No, it has been mainly student communities, and I can say that confidently. There are some individual faculty members who are exceptional. The faculty that have taken the time and space to acknowledge what’s going on with our campus right now in class, and even making allowances or extensions for assignments. The few faculty members who are acknowledging that we bring what’s happening in our lives with us: to class, to GPS section, to a bluestockings meeting. In all the organizations I’m a part of, we always start with check-ins, because nobody is coming to the space out of a cloud. Everyone’s coming with something that happened that day, that week: whether it be good or bad.

I find myself overly cynical a lot of the time. But, there are some people on campus that I’m just so excited about. I can see some first-years in my GPS section, or in bluestockings, or in some of my classes, and I’m just really excited for them. Really excited for what I’m sure they’re going to bring to the university. However I know that this university will be reliant on these people to hold it accountable, and that is unacceptable in my opinion. Students of color in particular carry a disproportionate burden of organizing, educating, and activism at Brown. The student body is doing a ridiculous amount of unpaid labor, and unrecognized labor, to keep the university accountable. And then they [Brown] profit off of that by selling that as their ethos: in info sessions and tours, on the website, when admissions officers go and travel. We sell this image of Brown that is entirely created by the student body, not the administration. I think that’s somewhat disingenuous, to be honest.

So, no: in terms of community, it’s been student support. But, from a structural standpoint: it’s not sustainable, and it’s really unfair. I think that’s a big weakness in this university, but also a big strength in terms of the fact that our student communities are very strong.

So, in the face of all of these overwhelmingly complex issues, issues that deal with systems and actors that are so much larger than just one person, how do you stay motivated to keep going?

Honestly, I ask myself that very question every day, pretty much.

I find myself drowning a lot. I think that’s not spoken about a lot. I think that there’s just a lot of fatigue that comes with working on issues of sexual violence. That being said, I’m white woman working on these issues, so any fatigue and any frustration, anger, and compassion I feel is just incomparable to folks that are living these experiences of structural oppression. I think that honestly, it comes in waves. Sometimes, I just take an evening where I have to turn off my phone and I have to retreat. Or where I take 12 hours to disappear to the world.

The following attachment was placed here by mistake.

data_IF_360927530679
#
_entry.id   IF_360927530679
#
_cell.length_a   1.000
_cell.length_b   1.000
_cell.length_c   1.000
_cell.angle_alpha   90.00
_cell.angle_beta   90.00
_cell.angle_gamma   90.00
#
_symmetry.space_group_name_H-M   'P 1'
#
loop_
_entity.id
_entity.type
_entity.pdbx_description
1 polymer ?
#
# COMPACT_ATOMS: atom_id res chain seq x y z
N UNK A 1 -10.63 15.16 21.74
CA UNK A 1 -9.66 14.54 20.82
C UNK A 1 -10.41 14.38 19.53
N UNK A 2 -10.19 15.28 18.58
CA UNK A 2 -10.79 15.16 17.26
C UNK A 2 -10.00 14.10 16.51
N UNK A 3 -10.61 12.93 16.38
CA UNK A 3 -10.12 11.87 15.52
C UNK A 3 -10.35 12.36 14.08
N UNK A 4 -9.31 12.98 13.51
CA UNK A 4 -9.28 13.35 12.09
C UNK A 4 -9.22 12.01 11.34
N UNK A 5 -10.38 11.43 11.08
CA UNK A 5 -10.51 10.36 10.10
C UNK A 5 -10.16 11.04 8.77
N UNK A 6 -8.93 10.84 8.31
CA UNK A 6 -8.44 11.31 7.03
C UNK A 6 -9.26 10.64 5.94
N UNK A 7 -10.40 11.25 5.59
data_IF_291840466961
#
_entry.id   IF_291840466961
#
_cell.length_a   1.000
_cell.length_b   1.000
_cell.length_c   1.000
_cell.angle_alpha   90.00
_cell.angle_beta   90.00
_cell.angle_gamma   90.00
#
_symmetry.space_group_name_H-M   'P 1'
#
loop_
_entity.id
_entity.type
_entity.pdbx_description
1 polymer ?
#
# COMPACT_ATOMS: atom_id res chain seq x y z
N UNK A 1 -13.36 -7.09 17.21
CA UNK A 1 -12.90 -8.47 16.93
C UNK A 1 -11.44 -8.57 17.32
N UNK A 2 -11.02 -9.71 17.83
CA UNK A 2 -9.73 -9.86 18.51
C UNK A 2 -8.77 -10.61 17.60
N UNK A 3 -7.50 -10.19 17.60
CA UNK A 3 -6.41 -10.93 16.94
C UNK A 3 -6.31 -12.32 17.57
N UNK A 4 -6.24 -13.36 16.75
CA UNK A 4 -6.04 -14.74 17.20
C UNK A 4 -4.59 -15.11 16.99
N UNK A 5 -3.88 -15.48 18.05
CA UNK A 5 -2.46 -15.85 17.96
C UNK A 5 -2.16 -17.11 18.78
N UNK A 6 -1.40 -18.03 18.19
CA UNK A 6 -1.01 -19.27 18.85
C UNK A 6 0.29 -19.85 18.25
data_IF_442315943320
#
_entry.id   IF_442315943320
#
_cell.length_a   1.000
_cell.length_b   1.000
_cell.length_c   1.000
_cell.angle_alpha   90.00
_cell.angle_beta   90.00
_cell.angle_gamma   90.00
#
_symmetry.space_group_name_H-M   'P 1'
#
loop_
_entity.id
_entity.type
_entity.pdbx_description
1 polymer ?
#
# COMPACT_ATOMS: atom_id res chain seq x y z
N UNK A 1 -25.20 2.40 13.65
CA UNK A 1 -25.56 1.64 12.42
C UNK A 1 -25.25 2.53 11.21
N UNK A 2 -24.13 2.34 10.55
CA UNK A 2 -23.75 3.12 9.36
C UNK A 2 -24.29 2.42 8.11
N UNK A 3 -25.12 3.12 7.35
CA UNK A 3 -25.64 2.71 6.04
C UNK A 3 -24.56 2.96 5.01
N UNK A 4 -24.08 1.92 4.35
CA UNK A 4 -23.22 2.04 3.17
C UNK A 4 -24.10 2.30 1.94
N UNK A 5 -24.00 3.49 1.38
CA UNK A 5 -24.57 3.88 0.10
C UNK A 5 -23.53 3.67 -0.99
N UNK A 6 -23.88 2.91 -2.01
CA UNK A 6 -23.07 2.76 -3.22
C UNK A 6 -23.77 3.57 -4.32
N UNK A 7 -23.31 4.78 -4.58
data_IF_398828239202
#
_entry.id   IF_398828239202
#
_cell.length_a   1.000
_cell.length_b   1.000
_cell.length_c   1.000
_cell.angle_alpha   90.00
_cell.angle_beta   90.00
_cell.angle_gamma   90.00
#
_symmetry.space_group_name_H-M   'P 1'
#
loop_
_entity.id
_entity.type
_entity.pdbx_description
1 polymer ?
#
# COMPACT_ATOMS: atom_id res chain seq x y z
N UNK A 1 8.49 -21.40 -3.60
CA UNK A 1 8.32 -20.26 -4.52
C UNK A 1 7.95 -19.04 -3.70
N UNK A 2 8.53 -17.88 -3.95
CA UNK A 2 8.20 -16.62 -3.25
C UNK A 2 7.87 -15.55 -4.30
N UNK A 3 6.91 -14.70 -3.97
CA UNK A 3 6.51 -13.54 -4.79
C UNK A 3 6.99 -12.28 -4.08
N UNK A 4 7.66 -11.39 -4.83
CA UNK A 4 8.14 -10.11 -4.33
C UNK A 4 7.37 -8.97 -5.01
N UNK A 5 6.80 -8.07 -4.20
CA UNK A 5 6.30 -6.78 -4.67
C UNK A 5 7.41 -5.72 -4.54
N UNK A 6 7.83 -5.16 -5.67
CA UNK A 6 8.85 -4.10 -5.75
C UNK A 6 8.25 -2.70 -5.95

Remembering how much work has already been done and situating myself, and my peers, and my communities, in this bigger process is really important for me. I think I’ve moved from being excited and starry-eyed about this work from freshman year. Especially sophomore year, I was angry when I started working on sexual violence prevention, and that was what was fueling me. I was angry, but I was incredibly hopeful. That’s really changed a lot over the past two years. At this point, I’m doing this work because I think it’s necessary. I have the privilege to have been afforded certain educational opportunities that mean that I can do this.

How do you feel to be leaving communities like bluestockings and GPS with your graduation on the horizon? What have they meant to you?

The next few years are a really terrifying question for me, largely because of my immigration status and my visa status. So, I find it very hard to make plans for community building, looking ahead, when I don’t know if I’m going to get deported or not. It’s statistically more likely that I will, not that I’ve ever really been one for statistics. But, you know, but I intone that to myself to terrify myself at a few times a day, at least.

I think the communities that students build here are much stronger than the physical spaces that encompass them. I think that a lot of the organizations and communities I’m a part of are strong and vibrant, despite Brown, as an institutional structure, rather than because of it. With that in mind, I think it will extend when we leave. In terms of new community building: I know that once I graduate, I want to be working on gender-based violence work. I don’t know what the communities look like, because I don’t know whether that will be in America, London, or back to Rwanda.

I’m really excited about where some of these communities are going, and the intentionality with which we’re making decisions about our direction. That creates really uncomfortable conversations sometimes. That means making mistakes, and then stepping back and holding ourselves accountable to the groups that we’re in or the communities we’re in. But, I think at the end of the day, that creates a much stronger foundation. The spaces they [student communities] create are so crucial to a lot of people on campus.